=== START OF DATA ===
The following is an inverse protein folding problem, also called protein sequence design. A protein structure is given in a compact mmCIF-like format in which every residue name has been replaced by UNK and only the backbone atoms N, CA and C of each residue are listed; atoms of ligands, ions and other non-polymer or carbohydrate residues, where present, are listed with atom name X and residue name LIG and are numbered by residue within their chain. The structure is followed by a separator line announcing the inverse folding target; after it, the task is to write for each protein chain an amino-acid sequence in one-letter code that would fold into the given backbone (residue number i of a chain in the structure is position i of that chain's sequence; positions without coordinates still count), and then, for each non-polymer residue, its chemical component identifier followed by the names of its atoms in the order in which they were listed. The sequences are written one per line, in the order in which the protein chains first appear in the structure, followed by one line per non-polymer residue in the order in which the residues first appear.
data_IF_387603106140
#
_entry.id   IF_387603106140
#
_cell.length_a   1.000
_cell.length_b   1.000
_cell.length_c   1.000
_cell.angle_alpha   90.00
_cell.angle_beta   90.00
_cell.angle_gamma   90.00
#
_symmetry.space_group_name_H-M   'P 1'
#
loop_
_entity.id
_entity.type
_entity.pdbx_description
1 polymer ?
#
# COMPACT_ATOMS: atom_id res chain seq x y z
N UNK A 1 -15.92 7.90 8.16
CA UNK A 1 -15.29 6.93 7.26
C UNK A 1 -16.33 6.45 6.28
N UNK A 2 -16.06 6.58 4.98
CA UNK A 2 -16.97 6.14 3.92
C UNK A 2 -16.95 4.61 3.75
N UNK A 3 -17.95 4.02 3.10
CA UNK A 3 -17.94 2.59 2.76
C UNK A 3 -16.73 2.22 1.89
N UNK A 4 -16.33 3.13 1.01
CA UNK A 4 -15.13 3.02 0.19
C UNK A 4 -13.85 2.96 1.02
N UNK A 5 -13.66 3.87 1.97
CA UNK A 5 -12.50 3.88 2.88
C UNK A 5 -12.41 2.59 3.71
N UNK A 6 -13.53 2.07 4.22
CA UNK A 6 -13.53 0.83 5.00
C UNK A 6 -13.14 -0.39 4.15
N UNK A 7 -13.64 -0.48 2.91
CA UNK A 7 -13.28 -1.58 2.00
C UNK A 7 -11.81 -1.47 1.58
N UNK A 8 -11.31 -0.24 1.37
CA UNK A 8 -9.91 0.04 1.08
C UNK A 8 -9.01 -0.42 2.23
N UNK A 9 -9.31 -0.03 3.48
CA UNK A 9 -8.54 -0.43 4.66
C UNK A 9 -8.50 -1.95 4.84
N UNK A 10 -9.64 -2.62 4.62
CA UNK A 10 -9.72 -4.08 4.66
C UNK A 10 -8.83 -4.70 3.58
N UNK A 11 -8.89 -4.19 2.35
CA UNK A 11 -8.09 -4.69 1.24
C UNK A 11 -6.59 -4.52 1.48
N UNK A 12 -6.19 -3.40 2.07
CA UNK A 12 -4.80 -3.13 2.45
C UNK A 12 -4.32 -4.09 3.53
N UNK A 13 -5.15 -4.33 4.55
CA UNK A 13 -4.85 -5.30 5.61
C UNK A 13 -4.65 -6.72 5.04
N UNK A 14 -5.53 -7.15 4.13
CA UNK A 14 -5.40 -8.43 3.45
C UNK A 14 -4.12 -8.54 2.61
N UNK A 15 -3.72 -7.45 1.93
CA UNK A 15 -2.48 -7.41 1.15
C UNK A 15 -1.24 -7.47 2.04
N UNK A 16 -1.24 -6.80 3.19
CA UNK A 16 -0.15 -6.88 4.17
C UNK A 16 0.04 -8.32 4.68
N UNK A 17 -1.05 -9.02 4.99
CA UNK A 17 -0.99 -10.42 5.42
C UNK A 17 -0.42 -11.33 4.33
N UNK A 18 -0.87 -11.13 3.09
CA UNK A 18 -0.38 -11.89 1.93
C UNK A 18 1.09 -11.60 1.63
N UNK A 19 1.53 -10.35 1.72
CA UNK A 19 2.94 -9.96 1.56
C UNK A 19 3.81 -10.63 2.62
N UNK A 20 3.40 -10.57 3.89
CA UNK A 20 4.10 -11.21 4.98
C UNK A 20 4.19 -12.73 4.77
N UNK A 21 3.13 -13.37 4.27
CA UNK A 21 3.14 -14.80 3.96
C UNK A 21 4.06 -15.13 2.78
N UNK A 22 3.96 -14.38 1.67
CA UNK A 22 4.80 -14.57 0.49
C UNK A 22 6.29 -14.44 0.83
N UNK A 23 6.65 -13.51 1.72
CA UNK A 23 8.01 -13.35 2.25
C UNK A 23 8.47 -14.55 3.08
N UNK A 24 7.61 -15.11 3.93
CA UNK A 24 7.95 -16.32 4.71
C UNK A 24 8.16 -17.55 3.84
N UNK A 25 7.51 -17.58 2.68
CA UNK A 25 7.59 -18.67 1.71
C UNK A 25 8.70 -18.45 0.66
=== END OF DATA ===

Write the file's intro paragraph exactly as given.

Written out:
The following is an inverse protein folding problem, also called protein sequence design. A protein structure is given in a compact mmCIF-like format in which every residue name has been replaced by UNK and only the backbone atoms N, CA and C of each residue are listed; atoms of ligands, ions and other non-polymer or carbohydrate residues, where present, are listed with atom name X and residue name LIG and are numbered by residue within their chain. The structure is followed by a separator line announcing the inverse folding target; after it, the task is to write for each protein chain an amino-acid sequence in one-letter code that would fold into the given backbone (residue number i of a chain in the structure is position i of that chain's sequence; positions without coordinates still count), and then, for each non-polymer residue, its chemical component identifier followed by the names of its atoms in the order in which they were listed. The sequences are written one per line, in the order in which the protein chains first appear in the structure, followed by one line per non-polymer residue in the order in which the residues first appear.